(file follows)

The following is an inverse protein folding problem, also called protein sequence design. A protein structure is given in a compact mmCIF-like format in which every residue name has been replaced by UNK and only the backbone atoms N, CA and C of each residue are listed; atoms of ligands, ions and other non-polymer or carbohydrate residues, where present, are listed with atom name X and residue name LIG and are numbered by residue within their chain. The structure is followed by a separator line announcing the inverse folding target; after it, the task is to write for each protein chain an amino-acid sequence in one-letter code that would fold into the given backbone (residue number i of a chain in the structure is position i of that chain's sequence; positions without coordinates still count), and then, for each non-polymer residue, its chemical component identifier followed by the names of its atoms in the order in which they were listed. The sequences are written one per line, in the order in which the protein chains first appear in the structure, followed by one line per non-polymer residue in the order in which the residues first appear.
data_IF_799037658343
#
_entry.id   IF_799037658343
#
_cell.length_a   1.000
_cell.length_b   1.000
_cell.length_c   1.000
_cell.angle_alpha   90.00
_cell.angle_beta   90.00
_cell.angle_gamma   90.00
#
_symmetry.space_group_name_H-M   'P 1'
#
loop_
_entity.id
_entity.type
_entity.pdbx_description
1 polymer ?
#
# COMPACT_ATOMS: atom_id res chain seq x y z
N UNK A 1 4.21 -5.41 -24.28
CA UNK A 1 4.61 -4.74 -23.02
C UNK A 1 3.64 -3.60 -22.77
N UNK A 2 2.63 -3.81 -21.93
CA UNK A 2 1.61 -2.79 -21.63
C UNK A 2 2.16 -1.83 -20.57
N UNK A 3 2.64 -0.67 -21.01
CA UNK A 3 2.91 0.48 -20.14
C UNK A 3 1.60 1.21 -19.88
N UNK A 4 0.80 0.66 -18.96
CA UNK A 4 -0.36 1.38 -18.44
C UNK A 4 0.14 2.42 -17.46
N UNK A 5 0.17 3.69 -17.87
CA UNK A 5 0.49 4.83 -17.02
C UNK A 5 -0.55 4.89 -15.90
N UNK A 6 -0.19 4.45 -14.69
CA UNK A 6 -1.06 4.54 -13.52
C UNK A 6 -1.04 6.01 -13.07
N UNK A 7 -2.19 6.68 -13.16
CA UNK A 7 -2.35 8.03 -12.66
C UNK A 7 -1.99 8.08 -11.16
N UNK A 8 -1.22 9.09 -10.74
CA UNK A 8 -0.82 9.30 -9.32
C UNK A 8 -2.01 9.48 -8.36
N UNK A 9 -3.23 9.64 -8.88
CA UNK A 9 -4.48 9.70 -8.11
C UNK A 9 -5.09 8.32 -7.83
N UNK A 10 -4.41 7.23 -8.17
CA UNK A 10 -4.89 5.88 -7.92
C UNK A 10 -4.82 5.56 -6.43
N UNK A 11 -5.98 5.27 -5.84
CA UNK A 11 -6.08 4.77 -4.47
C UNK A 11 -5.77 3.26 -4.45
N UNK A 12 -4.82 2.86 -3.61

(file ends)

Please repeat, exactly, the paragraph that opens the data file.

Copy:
The following is an inverse protein folding problem, also called protein sequence design. A protein structure is given in a compact mmCIF-like format in which every residue name has been replaced by UNK and only the backbone atoms N, CA and C of each residue are listed; atoms of ligands, ions and other non-polymer or carbohydrate residues, where present, are listed with atom name X and residue name LIG and are numbered by residue within their chain. The structure is followed by a separator line announcing the inverse folding target; after it, the task is to write for each protein chain an amino-acid sequence in one-letter code that would fold into the given backbone (residue number i of a chain in the structure is position i of that chain's sequence; positions without coordinates still count), and then, for each non-polymer residue, its chemical component identifier followed by the names of its atoms in the order in which they were listed. The sequences are written one per line, in the order in which the protein chains first appear in the structure, followed by one line per non-polymer residue in the order in which the residues first appear.